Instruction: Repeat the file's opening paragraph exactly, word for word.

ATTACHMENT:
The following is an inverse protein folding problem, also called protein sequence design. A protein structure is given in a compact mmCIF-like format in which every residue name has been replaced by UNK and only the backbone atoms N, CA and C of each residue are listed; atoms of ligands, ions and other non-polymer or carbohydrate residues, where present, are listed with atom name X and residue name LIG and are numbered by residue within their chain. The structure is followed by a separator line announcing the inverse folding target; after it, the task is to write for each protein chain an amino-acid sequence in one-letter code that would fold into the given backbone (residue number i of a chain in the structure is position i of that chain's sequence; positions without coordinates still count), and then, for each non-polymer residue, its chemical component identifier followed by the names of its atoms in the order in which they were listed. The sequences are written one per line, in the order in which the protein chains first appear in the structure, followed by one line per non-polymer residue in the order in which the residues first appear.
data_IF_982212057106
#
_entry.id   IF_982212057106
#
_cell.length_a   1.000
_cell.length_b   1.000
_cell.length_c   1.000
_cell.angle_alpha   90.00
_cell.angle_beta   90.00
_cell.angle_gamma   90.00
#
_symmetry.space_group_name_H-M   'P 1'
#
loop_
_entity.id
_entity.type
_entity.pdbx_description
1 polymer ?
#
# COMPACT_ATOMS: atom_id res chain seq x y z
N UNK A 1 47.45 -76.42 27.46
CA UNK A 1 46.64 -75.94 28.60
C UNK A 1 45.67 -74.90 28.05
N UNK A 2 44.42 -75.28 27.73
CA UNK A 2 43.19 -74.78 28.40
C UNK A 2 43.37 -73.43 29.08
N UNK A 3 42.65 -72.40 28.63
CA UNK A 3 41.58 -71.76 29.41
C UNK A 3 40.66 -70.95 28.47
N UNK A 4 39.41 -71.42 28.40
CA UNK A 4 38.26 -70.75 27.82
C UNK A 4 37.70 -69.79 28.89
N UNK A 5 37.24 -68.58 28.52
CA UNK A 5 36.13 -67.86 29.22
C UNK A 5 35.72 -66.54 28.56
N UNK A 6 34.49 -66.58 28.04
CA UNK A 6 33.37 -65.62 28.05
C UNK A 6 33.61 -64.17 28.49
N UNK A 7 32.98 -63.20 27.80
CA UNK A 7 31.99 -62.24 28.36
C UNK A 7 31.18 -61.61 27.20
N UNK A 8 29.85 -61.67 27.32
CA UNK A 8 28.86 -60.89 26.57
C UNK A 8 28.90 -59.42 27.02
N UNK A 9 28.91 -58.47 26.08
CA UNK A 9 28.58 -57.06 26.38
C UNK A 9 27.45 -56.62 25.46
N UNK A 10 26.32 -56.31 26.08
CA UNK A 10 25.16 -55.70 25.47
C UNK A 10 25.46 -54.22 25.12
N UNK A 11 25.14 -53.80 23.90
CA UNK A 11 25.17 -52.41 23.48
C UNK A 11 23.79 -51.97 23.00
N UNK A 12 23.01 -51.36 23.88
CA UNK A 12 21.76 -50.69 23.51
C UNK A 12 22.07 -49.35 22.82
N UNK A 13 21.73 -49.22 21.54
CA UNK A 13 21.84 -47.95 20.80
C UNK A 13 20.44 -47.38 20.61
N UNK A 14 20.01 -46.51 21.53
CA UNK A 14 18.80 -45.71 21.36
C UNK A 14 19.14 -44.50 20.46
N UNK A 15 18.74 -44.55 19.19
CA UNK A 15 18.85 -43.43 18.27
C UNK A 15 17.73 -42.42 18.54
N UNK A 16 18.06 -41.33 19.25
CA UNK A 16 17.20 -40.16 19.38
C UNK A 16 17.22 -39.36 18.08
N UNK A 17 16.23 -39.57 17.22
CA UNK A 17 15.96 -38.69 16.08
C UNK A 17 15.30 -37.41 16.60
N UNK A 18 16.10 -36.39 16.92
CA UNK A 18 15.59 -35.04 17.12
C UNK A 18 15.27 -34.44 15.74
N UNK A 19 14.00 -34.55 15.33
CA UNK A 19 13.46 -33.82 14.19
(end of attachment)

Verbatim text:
The following is an inverse protein folding problem, also called protein sequence design. A protein structure is given in a compact mmCIF-like format in which every residue name has been replaced by UNK and only the backbone atoms N, CA and C of each residue are listed; atoms of ligands, ions and other non-polymer or carbohydrate residues, where present, are listed with atom name X and residue name LIG and are numbered by residue within their chain. The structure is followed by a separator line announcing the inverse folding target; after it, the task is to write for each protein chain an amino-acid sequence in one-letter code that would fold into the given backbone (residue number i of a chain in the structure is position i of that chain's sequence; positions without coordinates still count), and then, for each non-polymer residue, its chemical component identifier followed by the names of its atoms in the order in which they were listed. The sequences are written one per line, in the order in which the protein chains first appear in the structure, followed by one line per non-polymer residue in the order in which the residues first appear.